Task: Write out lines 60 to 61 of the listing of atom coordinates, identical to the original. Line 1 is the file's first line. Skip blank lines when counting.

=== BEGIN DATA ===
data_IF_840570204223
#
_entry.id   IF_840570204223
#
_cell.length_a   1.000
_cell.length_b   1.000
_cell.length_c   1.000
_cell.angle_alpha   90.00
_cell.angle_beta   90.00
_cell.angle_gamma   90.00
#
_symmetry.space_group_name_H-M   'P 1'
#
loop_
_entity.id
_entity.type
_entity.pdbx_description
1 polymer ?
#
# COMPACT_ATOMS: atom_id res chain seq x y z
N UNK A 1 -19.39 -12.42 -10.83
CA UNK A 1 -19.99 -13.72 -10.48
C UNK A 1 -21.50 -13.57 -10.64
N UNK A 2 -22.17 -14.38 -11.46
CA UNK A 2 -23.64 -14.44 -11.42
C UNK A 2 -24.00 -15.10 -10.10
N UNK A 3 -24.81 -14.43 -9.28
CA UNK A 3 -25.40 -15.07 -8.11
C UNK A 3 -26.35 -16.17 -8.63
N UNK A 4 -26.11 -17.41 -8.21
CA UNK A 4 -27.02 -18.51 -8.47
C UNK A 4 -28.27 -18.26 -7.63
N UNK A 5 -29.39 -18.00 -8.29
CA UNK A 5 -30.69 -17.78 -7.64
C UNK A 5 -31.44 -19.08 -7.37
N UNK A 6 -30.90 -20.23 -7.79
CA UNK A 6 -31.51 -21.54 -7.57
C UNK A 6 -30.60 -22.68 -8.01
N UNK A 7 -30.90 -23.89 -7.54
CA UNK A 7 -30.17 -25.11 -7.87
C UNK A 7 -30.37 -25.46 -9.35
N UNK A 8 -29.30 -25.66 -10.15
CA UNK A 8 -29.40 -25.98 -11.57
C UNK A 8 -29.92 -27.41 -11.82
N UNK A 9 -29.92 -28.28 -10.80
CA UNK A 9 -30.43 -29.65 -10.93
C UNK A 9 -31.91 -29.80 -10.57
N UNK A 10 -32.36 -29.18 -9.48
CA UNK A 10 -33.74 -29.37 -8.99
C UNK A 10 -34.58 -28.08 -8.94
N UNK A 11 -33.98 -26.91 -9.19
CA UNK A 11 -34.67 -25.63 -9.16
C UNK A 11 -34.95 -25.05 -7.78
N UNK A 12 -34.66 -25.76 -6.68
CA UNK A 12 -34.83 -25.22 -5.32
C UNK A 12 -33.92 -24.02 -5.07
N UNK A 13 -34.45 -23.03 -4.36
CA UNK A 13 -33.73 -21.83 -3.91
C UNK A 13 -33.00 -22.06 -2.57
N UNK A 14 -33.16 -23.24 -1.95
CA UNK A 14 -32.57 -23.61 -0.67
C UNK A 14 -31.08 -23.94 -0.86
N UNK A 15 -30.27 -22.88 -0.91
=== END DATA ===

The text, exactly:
N UNK A 14 -33.16 -23.24 -1.95
CA UNK A 14 -32.57 -23.61 -0.67